From pixabay.com

 

With Trump ranting at them night and day, trying to discredit every bit of reporting critical of him by slapping a ‘fake news’ label on it, trying to neutralise every uncomplimentary fact that’s dug up about him by dismissing it as an ‘alternative’ fact, shouldn’t I be more sympathetic to journalists?  Surely, set against the slobbering horror-show that is Trump, the mainstream press and its journalists are on the side of the angels?

 

Well, no.  I don’t feel that way, at least not towards the bulk of the mainstream press in Britain.  And here’s why not.  Imagine how the situation would be if Donald Trump was British and not American, if he was UK prime minister instead of US president, if he was ensconced in Number 10 Downing Street rather than in the White House.  Imagine how Britain’s national newspapers – most of whom are owned by five right-wing millionaires / billionaires, Rupert Murdoch, Richard Desmond, the two Barclay Brothers and Jonathan Harmsworth, or 4th Viscount Rothermere as he likes to call himself – would react to a UK government headed by Prime Minister Trump.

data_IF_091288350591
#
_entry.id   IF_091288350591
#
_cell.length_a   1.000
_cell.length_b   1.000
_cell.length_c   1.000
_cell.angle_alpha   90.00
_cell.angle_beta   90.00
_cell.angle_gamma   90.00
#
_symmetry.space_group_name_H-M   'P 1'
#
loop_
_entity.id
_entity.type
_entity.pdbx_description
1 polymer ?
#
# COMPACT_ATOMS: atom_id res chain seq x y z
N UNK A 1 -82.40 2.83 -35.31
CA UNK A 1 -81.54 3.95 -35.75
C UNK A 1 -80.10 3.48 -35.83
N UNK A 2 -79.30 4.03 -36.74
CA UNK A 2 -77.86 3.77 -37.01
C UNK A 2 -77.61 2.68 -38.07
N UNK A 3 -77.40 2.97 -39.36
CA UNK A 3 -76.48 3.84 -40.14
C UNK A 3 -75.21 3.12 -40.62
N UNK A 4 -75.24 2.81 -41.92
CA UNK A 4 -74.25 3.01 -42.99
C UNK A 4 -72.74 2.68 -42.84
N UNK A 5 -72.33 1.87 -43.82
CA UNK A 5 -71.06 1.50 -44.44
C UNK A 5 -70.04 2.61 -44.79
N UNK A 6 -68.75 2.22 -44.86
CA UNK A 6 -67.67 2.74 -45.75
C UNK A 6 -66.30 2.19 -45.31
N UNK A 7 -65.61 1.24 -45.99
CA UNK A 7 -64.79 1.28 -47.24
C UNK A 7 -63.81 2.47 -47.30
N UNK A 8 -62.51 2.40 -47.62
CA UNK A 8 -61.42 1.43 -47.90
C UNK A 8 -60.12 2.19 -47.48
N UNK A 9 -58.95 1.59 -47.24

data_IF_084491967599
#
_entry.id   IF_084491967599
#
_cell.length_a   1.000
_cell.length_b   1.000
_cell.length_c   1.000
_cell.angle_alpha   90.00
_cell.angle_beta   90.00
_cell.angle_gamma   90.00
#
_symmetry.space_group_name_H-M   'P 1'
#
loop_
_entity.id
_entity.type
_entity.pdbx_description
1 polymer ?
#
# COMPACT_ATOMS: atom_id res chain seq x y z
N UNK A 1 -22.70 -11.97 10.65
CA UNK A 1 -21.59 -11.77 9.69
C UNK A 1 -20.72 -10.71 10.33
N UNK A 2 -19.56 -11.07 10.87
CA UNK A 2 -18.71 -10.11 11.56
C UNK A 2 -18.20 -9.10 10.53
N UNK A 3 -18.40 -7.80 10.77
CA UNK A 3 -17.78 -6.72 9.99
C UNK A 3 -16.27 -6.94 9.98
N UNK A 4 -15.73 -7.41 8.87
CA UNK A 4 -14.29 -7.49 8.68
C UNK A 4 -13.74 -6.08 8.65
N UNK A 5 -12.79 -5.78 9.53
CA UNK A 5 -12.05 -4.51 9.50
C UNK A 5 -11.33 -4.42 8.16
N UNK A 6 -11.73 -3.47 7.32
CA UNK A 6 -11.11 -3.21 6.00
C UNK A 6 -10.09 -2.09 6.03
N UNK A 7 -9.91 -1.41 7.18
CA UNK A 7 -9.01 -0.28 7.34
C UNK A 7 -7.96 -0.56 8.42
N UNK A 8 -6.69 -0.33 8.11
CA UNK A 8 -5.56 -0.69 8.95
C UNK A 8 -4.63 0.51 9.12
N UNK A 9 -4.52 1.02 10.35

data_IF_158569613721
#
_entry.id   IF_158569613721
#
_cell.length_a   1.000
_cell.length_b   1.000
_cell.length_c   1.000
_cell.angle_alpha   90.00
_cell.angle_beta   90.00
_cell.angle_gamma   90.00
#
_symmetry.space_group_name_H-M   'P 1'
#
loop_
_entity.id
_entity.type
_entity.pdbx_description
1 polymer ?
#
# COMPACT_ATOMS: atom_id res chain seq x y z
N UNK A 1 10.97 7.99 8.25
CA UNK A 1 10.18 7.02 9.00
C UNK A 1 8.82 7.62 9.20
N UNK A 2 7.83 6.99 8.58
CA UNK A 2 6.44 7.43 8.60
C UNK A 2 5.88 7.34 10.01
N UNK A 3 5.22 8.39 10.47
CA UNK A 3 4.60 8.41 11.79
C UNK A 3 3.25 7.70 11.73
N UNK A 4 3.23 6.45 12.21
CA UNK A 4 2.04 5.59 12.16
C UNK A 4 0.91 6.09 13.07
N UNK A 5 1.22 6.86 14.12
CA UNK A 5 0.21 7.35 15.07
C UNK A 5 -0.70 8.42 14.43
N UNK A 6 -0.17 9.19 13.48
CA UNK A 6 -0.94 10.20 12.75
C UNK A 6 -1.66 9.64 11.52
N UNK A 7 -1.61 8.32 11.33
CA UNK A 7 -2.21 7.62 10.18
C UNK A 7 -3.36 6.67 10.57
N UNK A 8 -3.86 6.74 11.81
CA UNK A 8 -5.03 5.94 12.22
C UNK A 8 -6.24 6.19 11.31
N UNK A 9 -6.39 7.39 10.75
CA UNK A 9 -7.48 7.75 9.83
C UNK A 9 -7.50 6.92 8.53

I’m sure the Daily Mail, Daily Express, Daily Telegraph and Sun would totally love him, because his anti-foreigner, anti-immigrant, anti-Muslim, anti-tax, anti-environment, anti-universal-healthcare rhetoric would press all their xenophobic, reactionary buttons.  Meanwhile, those right-wing yobs whom Fraser Nelson keeps in the kennels over at the Spectator, like Rod Liddle and James Delingpole, would no doubt be writing adoring columns about what a great, bang-on bloke he was.